#AnimatED: Piercing the bubble of PH’s 50 richest
Reading the Forbes list of the richest men and women in the country is always a vicarious experience.
It transports us into a world that is, well, different from you and me.
Here are a few startling numbers:
- Total wealth of the top 50 for 2015 is an unimaginable $74 billion. This means that 50 Filipinos are worth more than the remittances of millions of overseas workers who pumped in about $24 billion to our economy last year.
- These men and women’s riches are about a third of the Philippines gross domestic product of $272 billion – and they are only 50 out of 100 million Filipinos.
They inhabit a universe that is far from everyone else’s reach, circumscribed by the views from their penthouses, gated homes, private planes, boardrooms, yachts and golf clubs.
They breathe rarefied air, enclosed in a bubble floating in a biosphere all their own, as if they’ve been sanitized, sprayed with disinfectant.
The rest of us are a distant blur, especially the very poor, those living below $1.25 a day, who comprise almost 30% of our population.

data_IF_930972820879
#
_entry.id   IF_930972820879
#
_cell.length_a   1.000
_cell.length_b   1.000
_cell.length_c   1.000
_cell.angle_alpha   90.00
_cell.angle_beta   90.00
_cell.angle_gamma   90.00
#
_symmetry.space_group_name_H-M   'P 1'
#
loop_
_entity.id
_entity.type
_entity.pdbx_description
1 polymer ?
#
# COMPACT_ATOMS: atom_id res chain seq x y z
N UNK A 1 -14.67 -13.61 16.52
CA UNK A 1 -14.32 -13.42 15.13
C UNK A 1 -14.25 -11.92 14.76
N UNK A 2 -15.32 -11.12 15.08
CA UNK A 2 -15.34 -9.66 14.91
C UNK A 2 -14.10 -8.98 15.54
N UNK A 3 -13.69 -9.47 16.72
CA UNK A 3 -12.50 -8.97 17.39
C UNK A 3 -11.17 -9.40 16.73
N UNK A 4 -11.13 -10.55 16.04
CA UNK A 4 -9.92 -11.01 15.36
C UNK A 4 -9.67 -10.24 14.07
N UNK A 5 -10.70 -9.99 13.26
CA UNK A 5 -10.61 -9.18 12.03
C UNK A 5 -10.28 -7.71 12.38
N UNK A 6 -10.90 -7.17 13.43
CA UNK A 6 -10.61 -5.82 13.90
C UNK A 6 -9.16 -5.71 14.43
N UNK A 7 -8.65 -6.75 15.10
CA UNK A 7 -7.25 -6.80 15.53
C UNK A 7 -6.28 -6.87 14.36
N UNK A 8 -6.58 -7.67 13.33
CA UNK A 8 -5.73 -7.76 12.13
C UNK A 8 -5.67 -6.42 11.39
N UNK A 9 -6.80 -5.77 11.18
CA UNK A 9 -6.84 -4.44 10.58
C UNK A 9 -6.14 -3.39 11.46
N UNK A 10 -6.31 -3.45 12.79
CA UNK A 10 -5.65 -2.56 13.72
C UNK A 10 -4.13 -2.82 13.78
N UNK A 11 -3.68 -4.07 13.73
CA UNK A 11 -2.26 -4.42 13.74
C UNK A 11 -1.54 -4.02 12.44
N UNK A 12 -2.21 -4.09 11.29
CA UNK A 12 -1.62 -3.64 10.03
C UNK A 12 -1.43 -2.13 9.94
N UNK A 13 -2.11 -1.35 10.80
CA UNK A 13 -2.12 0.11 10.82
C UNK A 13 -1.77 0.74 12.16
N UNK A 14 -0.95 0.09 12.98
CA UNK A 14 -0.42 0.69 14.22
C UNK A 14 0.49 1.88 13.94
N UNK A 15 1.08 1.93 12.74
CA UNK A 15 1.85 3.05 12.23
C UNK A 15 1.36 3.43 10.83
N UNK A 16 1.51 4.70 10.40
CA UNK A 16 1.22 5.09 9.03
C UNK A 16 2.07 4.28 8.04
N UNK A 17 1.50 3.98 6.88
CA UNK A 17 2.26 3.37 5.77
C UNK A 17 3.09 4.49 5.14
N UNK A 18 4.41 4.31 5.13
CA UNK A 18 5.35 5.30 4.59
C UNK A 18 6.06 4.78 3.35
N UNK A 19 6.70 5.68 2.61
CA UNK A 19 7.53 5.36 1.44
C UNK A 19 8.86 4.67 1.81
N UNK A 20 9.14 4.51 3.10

While more Filipino billionaires have joined the Forbes list, while the country’s economy has surged, our growth, in Asia, next to China’s, many continue to be left behind. The divide between the rich and the poor remains wide, stunning and scandalous.
This, too, is happening on a global scale. The world has grown wealthier but not for many.
To the Philippine “avatars for inequality,” we add our voice for change: do remember that you have a civic duty to help lift the poor down below.
Share your wealth, not just through charity, but through sustained efforts in improving access to jobs, food, education, health services, and information.
Run your foundations efficiently, guided by long-term strategic thinking, so that they thrive and benefit more – in micro-finance, food security, teacher training, scholarships, scientific research, professorial chairs, innovative technology to empower communities, local businesses, and schools.
Surely, it wouldn’t hurt much to give back to this country which, after all, helped nurture your prosperity. – Rappler.com